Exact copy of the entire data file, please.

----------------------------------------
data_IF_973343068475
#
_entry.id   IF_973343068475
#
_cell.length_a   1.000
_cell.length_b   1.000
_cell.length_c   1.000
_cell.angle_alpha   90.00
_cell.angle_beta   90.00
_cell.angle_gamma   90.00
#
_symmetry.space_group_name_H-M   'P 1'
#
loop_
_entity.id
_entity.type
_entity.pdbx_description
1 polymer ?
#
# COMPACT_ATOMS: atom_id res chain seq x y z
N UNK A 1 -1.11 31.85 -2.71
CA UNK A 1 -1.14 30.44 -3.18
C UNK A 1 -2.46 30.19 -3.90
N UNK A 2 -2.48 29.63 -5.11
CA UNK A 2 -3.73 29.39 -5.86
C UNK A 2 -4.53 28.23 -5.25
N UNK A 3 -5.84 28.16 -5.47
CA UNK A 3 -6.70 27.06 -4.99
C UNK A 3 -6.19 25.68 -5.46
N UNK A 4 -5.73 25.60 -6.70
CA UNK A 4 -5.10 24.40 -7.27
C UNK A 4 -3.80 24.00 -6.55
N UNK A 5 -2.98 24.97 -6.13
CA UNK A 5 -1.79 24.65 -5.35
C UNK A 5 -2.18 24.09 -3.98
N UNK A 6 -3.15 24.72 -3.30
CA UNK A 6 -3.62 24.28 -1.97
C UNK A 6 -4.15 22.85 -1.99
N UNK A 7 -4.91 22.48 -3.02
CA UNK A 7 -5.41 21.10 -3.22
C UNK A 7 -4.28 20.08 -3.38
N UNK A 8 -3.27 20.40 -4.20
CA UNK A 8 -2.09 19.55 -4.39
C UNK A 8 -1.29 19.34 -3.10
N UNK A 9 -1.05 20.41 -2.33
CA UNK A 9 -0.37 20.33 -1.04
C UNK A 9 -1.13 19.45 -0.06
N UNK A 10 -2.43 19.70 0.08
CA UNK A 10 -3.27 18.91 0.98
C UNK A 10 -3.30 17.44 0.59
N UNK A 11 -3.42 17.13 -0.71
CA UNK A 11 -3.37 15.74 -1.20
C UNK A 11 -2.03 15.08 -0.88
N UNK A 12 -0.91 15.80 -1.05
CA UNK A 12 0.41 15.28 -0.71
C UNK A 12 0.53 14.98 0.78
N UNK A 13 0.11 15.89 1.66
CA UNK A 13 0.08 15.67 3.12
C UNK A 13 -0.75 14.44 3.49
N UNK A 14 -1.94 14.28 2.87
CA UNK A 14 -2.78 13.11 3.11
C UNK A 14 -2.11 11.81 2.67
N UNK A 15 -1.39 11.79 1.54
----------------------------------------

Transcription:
data_IF_973343068475
#
_entry.id   IF_973343068475
#
_cell.length_a   1.000
_cell.length_b   1.000
_cell.length_c   1.000
_cell.angle_alpha   90.00
_cell.angle_beta   90.00
_cell.angle_gamma   90.00
#
_symmetry.space_group_name_H-M   'P 1'
#
loop_
_entity.id
_entity.type
_entity.pdbx_description
1 polymer ?
#
# COMPACT_ATOMS: atom_id res chain seq x y z
N UNK A 1 -1.11 31.85 -2.71
CA UNK A 1 -1.14 30.44 -3.18
C UNK A 1 -2.46 30.19 -3.90
N UNK A 2 -2.48 29.63 -5.11
CA UNK A 2 -3.73 29.39 -5.86
C UNK A 2 -4.53 28.23 -5.25
N UNK A 3 -5.84 28.16 -5.47
CA UNK A 3 -6.70 27.06 -4.99
C UNK A 3 -6.19 25.68 -5.46
N UNK A 4 -5.73 25.60 -6.70
CA UNK A 4 -5.10 24.40 -7.27
C UNK A 4 -3.80 24.00 -6.55
N UNK A 5 -2.98 24.97 -6.13
CA UNK A 5 -1.79 24.65 -5.35
C UNK A 5 -2.18 24.09 -3.98
N UNK A 6 -3.15 24.72 -3.30
CA UNK A 6 -3.62 24.28 -1.97
C UNK A 6 -4.15 22.85 -1.99
N UNK A 7 -4.91 22.48 -3.02
CA UNK A 7 -5.41 21.10 -3.22
C UNK A 7 -4.28 20.08 -3.38
N UNK A 8 -3.27 20.40 -4.20
CA UNK A 8 -2.09 19.55 -4.39
C UNK A 8 -1.29 19.34 -3.10
N UNK A 9 -1.05 20.41 -2.33
CA UNK A 9 -0.37 20.33 -1.04
C UNK A 9 -1.13 19.45 -0.06
N UNK A 10 -2.43 19.70 0.08
CA UNK A 10 -3.27 18.91 0.98
C UNK A 10 -3.30 17.44 0.59
N UNK A 11 -3.42 17.13 -0.71
CA UNK A 11 -3.37 15.74 -1.20
C UNK A 11 -2.03 15.08 -0.88
N UNK A 12 -0.91 15.80 -1.05
CA UNK A 12 0.41 15.28 -0.71
C UNK A 12 0.53 14.98 0.78
N UNK A 13 0.11 15.89 1.66
CA UNK A 13 0.08 15.67 3.12
C UNK A 13 -0.75 14.44 3.49
N UNK A 14 -1.94 14.28 2.87
CA UNK A 14 -2.78 13.11 3.11
C UNK A 14 -2.11 11.81 2.67
N UNK A 15 -1.39 11.79 1.54